Make no mistake: Monty is not downplaying the super-talented Ayton in any way. The coach was simply saying that maybe we shouldn’t expect the youngest guy on the team to be a leader who hoists everyone onto his back and carries his team to the promised land.
Devin Booker understands what Monty is saying.
“I think Deandre can still lead,” Booker said. “But in different ways. Not in the leadership standpoint of how to become a professional, how to come on the court, you know. I think he can lead by his energy and the way he’s playing. In different ways.
“It comes down to learning the game. You have guys like Ricky [Rubio] and Aron Baynes that I still have to learn from, that have that playoff experience and know what it takes in those meaningful games to get in one of those last few spots. You know what I’m saying? I think everybody’s a leader on the team but there’s different types of leadership.”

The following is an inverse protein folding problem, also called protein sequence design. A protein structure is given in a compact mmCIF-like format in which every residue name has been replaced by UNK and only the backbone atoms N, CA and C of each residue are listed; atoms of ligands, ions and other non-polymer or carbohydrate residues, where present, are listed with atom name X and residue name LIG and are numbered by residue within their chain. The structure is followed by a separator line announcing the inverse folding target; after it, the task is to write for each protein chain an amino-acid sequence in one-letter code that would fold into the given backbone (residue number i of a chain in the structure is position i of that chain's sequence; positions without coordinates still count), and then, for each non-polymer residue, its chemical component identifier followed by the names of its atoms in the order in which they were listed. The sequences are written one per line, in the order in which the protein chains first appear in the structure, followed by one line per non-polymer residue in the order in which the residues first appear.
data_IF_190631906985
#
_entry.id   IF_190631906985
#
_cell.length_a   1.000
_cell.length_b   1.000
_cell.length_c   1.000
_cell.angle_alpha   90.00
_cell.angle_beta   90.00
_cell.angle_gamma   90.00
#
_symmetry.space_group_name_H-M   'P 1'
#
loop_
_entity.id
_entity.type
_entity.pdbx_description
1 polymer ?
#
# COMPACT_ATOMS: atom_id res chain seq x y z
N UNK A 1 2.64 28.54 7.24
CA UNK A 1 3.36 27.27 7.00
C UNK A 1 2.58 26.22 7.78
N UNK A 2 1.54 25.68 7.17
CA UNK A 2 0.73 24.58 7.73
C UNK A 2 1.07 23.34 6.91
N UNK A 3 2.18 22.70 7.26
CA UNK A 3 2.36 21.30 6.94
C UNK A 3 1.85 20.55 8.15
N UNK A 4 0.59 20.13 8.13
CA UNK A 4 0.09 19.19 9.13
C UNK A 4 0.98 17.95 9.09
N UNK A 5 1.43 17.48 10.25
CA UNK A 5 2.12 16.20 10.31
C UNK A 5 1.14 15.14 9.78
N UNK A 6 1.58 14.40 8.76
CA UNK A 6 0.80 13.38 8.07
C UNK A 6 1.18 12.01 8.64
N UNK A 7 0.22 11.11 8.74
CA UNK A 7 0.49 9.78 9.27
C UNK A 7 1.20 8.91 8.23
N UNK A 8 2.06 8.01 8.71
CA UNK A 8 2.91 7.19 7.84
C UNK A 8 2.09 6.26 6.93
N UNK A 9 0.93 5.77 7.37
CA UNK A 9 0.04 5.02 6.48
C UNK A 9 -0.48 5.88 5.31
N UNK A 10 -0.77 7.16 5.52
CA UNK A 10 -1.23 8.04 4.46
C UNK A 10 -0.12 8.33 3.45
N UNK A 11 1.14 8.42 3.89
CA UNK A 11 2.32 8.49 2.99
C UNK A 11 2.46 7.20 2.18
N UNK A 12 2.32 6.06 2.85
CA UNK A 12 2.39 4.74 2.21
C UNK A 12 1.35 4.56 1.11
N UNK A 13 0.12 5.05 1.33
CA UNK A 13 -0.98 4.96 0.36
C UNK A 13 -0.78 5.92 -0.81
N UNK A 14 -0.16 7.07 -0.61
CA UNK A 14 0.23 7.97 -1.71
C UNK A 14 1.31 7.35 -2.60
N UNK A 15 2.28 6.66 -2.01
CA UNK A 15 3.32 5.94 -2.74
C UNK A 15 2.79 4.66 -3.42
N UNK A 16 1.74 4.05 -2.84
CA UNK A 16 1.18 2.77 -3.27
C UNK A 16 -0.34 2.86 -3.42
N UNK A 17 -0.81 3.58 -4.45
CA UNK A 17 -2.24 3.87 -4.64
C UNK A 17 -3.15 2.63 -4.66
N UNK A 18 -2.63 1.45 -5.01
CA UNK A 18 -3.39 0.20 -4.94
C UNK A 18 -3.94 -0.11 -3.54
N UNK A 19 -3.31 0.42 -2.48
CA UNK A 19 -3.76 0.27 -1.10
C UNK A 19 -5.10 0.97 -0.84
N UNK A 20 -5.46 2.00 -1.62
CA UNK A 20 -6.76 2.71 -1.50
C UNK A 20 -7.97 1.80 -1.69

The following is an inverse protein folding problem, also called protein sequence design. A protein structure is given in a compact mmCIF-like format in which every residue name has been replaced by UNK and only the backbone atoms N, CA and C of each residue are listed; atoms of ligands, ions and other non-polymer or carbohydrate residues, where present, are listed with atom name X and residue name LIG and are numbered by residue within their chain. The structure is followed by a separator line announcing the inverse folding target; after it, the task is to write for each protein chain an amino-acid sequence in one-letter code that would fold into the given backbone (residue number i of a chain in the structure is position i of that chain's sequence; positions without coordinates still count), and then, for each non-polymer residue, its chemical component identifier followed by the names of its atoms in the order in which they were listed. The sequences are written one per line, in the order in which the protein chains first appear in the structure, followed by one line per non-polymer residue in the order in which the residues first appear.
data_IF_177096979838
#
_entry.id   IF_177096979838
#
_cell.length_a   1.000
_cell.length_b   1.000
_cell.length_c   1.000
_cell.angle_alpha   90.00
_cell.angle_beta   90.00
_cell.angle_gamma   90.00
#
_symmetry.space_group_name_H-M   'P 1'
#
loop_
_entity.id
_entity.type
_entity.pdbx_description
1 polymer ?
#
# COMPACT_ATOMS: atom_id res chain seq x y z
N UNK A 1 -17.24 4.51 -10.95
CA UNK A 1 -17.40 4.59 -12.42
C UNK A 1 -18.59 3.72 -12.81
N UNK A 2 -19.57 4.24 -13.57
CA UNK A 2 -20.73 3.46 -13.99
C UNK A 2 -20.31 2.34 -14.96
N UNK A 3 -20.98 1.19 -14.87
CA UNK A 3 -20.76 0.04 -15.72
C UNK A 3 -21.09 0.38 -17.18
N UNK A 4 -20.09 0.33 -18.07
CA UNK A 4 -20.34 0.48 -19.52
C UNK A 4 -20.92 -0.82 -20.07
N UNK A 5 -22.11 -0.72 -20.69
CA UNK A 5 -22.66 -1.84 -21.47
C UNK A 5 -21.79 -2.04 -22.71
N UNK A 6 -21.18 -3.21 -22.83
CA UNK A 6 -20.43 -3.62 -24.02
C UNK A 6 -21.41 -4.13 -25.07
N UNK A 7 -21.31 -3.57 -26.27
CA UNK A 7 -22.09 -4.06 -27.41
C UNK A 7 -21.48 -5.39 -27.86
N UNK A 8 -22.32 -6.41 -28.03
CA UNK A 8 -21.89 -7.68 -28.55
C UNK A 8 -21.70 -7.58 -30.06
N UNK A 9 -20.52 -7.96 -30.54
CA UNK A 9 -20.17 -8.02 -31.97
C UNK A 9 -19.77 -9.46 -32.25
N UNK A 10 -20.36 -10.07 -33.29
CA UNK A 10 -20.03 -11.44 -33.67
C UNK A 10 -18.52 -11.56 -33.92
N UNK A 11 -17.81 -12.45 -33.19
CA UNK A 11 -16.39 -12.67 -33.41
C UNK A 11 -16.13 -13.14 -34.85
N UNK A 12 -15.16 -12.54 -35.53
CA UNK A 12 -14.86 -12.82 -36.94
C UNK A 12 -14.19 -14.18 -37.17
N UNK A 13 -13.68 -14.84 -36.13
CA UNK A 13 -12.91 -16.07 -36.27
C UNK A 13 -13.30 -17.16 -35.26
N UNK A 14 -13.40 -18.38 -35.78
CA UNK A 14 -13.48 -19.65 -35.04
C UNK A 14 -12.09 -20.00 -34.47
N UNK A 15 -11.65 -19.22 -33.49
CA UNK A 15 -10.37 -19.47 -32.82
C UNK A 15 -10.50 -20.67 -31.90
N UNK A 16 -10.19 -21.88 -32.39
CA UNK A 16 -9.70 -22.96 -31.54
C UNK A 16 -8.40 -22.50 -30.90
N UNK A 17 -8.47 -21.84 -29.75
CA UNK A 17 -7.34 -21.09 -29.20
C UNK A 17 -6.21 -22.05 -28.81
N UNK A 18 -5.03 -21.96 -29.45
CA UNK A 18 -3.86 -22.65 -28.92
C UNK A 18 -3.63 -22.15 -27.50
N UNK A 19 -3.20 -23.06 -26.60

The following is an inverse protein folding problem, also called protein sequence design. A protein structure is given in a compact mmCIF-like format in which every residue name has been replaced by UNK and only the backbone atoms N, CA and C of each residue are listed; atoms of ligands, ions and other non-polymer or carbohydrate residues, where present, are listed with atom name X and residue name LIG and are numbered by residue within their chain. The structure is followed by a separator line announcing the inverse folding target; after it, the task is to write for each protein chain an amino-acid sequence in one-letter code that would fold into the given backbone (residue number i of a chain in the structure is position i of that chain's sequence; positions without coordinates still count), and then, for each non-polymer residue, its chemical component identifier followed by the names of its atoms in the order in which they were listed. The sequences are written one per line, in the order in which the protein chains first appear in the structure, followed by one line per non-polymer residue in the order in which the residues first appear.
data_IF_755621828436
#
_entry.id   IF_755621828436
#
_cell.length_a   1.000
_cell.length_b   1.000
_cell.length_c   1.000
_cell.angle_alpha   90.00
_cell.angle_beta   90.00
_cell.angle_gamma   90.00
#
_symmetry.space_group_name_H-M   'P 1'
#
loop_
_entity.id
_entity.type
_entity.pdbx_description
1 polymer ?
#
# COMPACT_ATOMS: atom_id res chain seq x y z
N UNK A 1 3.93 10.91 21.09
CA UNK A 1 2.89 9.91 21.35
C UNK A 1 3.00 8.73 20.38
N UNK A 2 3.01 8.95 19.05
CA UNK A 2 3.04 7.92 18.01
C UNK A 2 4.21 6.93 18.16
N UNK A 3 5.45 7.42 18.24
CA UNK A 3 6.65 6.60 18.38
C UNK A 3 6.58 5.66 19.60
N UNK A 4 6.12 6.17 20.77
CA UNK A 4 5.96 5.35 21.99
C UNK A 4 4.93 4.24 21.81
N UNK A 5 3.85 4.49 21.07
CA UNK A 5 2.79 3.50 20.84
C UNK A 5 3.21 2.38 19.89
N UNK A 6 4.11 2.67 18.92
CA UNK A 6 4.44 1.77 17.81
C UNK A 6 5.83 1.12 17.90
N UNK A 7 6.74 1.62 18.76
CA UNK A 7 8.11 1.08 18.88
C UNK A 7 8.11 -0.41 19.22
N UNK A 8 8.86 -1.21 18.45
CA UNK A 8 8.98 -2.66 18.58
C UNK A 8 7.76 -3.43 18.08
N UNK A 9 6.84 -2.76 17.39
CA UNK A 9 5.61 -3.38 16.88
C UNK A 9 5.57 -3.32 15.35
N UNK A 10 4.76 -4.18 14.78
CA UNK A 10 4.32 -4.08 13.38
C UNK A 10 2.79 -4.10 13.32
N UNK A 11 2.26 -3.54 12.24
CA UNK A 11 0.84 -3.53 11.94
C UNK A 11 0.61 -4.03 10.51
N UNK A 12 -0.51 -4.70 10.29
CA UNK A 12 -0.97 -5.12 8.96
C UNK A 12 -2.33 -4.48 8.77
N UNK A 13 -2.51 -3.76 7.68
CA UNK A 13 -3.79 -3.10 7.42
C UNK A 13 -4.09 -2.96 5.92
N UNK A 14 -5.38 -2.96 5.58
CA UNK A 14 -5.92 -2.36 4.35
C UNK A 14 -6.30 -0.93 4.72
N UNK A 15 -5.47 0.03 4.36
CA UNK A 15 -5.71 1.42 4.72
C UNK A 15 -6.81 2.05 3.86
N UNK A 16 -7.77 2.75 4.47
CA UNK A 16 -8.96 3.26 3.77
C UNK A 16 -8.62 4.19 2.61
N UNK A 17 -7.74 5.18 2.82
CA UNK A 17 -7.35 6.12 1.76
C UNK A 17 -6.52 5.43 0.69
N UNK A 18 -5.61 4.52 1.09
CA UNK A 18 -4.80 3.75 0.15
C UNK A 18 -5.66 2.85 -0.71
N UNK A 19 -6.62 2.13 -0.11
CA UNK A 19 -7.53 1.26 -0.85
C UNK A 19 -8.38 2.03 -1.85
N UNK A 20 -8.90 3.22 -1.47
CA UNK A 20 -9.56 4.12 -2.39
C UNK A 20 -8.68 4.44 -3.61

Booker needs to grow in the area of leadership as well. He’s never been a starter, or key player, in a winning environment since high school. He’s had six coaches in six seasons, counting Kentucky where he came off the bench as a shooter.
Monty Williams is going to focus on the environment, making everyone work for everything they get.
Booker is ready. Rubio, Tyler and Baynes are ready. Oubre and Bridges are ready. Ayton will have 20/10 games that disappoint people but still contributes mightily to winning.
That’s seven deep right there. Let’s see how all the rest shakes out in this competitive environment.
Is Dario Saric’s head “in the game”? Is Frank Kaminsky ready to contribute here? Will Cheick Diallo or one or more of the rookies step up to earn big minutes?
I can’t wait to find out.